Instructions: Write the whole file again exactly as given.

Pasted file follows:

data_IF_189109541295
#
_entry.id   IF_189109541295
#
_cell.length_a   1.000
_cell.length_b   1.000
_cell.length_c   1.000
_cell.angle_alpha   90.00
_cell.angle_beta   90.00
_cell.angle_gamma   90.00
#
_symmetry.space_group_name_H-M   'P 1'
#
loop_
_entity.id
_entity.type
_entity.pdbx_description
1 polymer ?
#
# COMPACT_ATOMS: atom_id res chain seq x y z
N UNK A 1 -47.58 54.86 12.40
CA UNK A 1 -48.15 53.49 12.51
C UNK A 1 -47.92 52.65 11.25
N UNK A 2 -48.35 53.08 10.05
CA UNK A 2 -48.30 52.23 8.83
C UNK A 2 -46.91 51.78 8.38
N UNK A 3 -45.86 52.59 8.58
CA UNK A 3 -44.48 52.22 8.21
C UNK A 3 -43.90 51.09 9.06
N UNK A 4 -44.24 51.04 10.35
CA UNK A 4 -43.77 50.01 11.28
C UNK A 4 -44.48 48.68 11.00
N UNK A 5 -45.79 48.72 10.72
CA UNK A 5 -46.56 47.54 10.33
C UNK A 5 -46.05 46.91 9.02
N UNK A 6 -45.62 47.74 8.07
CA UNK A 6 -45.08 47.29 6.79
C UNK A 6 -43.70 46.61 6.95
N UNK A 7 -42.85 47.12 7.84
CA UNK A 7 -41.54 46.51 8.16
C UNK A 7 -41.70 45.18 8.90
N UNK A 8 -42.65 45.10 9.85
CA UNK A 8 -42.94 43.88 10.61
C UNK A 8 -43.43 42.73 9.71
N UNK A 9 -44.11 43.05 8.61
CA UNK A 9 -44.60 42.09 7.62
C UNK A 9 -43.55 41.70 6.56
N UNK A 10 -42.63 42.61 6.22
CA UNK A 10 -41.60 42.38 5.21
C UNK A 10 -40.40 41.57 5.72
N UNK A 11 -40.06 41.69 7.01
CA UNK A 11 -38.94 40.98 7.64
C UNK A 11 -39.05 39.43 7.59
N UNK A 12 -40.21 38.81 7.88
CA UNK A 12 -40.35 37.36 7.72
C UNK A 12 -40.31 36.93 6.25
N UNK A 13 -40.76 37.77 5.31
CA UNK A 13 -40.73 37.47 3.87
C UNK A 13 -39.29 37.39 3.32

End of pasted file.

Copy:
data_IF_189109541295
#
_entry.id   IF_189109541295
#
_cell.length_a   1.000
_cell.length_b   1.000
_cell.length_c   1.000
_cell.angle_alpha   90.00
_cell.angle_beta   90.00
_cell.angle_gamma   90.00
#
_symmetry.space_group_name_H-M   'P 1'
#
loop_
_entity.id
_entity.type
_entity.pdbx_description
1 polymer ?
#
# COMPACT_ATOMS: atom_id res chain seq x y z
N UNK A 1 -47.58 54.86 12.40
CA UNK A 1 -48.15 53.49 12.51
C UNK A 1 -47.92 52.65 11.25
N UNK A 2 -48.35 53.08 10.05
CA UNK A 2 -48.30 52.23 8.83
C UNK A 2 -46.91 51.78 8.38
N UNK A 3 -45.86 52.59 8.58
CA UNK A 3 -44.48 52.22 8.21
C UNK A 3 -43.90 51.09 9.06
N UNK A 4 -44.24 51.04 10.35
CA UNK A 4 -43.77 50.01 11.28
C UNK A 4 -44.48 48.68 11.00
N UNK A 5 -45.79 48.72 10.72
CA UNK A 5 -46.56 47.54 10.33
C UNK A 5 -46.05 46.91 9.02
N UNK A 6 -45.62 47.74 8.07
CA UNK A 6 -45.08 47.29 6.79
C UNK A 6 -43.70 46.61 6.95
N UNK A 7 -42.85 47.12 7.84
CA UNK A 7 -41.54 46.51 8.16
C UNK A 7 -41.70 45.18 8.90
N UNK A 8 -42.65 45.10 9.85
CA UNK A 8 -42.94 43.88 10.61
C UNK A 8 -43.43 42.73 9.71
N UNK A 9 -44.11 43.05 8.61
CA UNK A 9 -44.60 42.09 7.62
C UNK A 9 -43.55 41.70 6.56
N UNK A 10 -42.63 42.61 6.22
CA UNK A 10 -41.60 42.38 5.21
C UNK A 10 -40.40 41.57 5.72
N UNK A 11 -40.06 41.69 7.01
CA UNK A 11 -38.94 40.98 7.64
C UNK A 11 -39.05 39.43 7.59
N UNK A 12 -40.21 38.81 7.88
CA UNK A 12 -40.35 37.36 7.72
C UNK A 12 -40.31 36.93 6.25
N UNK A 13 -40.76 37.77 5.31
CA UNK A 13 -40.73 37.47 3.87
C UNK A 13 -39.29 37.39 3.32